Joe Flacco has played in 93 consecutive games in the NFL. In fact the last game that he missed was back during his freshman year at the University of Pittsburgh in 2004.
To say the least Flacco is durable and his toughness is understated. During his 5 year career the Super Bowl XLVII MVP has been sacked 180 times in regular season play, once every 15 times he drops back to throw. And while this may seem like a lot, it is pretty close to being the league average during that time.
Ben Roethlisberger has hit the turf 221 times over the same 5 year span. The Steelers’ signal caller, generally considered to be a tough player, is sacked once every 12 times he attempts to throw. Those painful thumps have sidelined Roethlisberger for 8 games since the start of the 2008 season.
We’ve seen just how much less threatening a team the Steelers are without Roethlisberger. Fortunately the Ravens haven’t been faced with similar adversity.
But what if they are challenged by a Flacco injury?
Are the Ravens prepared?
Can Tyrod Taylor guide the team for a game here and there if and when Flacco is forced to the sidelines to mend?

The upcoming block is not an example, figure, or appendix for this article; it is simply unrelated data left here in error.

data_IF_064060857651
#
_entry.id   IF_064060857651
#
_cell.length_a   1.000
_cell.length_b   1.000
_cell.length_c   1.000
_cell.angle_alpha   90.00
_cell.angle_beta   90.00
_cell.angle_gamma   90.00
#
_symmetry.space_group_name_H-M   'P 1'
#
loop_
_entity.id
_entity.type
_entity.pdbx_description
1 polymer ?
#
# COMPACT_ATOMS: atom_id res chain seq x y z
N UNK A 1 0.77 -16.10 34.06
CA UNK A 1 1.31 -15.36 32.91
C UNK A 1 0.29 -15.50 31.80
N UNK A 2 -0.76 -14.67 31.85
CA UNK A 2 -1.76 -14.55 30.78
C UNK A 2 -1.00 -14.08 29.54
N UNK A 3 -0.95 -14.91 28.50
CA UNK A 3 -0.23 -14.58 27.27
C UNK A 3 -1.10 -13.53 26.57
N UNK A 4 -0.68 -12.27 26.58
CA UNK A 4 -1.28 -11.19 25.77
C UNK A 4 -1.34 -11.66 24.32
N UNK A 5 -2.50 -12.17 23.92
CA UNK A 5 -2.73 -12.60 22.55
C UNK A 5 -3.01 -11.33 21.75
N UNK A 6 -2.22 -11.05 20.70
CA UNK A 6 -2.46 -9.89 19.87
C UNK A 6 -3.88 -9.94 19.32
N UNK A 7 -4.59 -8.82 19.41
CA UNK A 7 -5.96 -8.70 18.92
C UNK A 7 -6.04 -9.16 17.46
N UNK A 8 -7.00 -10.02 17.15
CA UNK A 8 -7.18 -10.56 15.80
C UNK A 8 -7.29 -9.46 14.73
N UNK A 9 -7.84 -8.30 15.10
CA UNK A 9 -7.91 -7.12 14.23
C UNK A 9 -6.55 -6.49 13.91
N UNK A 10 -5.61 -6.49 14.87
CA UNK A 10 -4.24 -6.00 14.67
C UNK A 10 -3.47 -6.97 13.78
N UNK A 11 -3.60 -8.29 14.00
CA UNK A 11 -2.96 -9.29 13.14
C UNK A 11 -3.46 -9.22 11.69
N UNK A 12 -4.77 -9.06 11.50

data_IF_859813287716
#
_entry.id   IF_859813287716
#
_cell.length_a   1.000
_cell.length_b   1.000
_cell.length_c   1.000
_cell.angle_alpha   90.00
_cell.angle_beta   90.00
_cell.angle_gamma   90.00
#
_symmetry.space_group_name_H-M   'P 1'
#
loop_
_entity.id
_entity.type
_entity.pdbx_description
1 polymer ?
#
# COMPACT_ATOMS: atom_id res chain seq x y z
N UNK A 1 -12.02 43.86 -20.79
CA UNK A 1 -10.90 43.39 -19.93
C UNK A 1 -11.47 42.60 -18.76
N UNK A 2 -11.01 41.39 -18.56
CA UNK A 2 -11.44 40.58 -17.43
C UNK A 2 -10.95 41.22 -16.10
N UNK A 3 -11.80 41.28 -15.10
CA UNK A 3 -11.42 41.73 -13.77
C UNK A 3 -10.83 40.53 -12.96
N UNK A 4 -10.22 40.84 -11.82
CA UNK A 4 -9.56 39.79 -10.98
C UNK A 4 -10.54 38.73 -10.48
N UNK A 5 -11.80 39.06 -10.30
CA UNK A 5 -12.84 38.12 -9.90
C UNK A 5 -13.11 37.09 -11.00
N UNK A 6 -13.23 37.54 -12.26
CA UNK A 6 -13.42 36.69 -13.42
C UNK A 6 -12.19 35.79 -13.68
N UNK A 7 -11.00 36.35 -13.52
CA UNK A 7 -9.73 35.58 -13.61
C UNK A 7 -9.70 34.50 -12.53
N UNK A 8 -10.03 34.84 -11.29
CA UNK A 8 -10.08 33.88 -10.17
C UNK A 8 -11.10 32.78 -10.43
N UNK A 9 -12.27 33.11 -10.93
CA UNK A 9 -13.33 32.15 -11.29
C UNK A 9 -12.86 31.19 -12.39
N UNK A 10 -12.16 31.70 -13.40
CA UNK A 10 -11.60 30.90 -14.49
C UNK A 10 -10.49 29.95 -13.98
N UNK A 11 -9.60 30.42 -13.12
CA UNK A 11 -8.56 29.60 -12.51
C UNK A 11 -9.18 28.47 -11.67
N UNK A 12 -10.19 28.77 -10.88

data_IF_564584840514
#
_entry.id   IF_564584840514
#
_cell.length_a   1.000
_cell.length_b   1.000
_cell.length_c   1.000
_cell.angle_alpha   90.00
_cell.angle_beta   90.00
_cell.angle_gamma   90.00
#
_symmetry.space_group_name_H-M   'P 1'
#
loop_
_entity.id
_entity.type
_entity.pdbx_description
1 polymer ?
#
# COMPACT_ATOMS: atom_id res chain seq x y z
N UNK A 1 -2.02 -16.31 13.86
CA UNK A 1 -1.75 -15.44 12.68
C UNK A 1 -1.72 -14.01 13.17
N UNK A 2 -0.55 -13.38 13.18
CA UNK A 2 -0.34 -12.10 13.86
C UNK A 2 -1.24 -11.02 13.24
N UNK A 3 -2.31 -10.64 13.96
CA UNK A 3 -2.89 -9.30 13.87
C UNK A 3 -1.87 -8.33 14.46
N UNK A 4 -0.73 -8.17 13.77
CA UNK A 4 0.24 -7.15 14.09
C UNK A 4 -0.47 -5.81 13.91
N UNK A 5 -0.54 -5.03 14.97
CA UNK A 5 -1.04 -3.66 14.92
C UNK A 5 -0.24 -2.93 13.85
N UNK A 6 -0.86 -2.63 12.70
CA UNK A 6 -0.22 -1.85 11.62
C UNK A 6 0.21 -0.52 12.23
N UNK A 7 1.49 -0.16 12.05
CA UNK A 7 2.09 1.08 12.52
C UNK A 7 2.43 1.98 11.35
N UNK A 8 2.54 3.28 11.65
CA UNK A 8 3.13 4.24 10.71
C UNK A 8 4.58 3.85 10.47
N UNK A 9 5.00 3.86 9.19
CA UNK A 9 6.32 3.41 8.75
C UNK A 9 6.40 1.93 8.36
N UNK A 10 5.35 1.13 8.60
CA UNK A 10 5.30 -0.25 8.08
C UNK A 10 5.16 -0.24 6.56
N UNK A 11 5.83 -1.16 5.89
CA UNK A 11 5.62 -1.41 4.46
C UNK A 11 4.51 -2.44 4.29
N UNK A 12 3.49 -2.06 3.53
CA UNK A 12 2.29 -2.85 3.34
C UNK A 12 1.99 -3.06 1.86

What if the former Hokie has to lead for an extended period of time?
Taylor is an exceptional athlete and clearly capable of making big plays. But one would think that offensive coordinator Jim Caldwell would have to flip his playbook upside down to accommodate and fully utilize the skill set of Taylor. He and Flacco could not be more polar opposites from a physical tools perspective.
Everyone would be forced to adjust.
The offensive line may change their blocking schemes to create throwing lanes for the diminutive Taylor. Perhaps his drops are quicker than Flacco’s and that could disrupt timing with the receivers.
The potential adjustments are many and with those adjustments the chances for error increase.
But if the Ravens had a capable back up more like Flacco in style, the adjustments would be fewer and the margin for error less. This isn’t meant as an indictment of Taylor but more a criticism of having such a backup so vastly different than the starter.
If the Ravens are lucky, the topic will continue to be the non-issue it has been over the past five seasons.
And then maybe we can start calling Flacco the Ravens answer to Cal Ripken, Jr.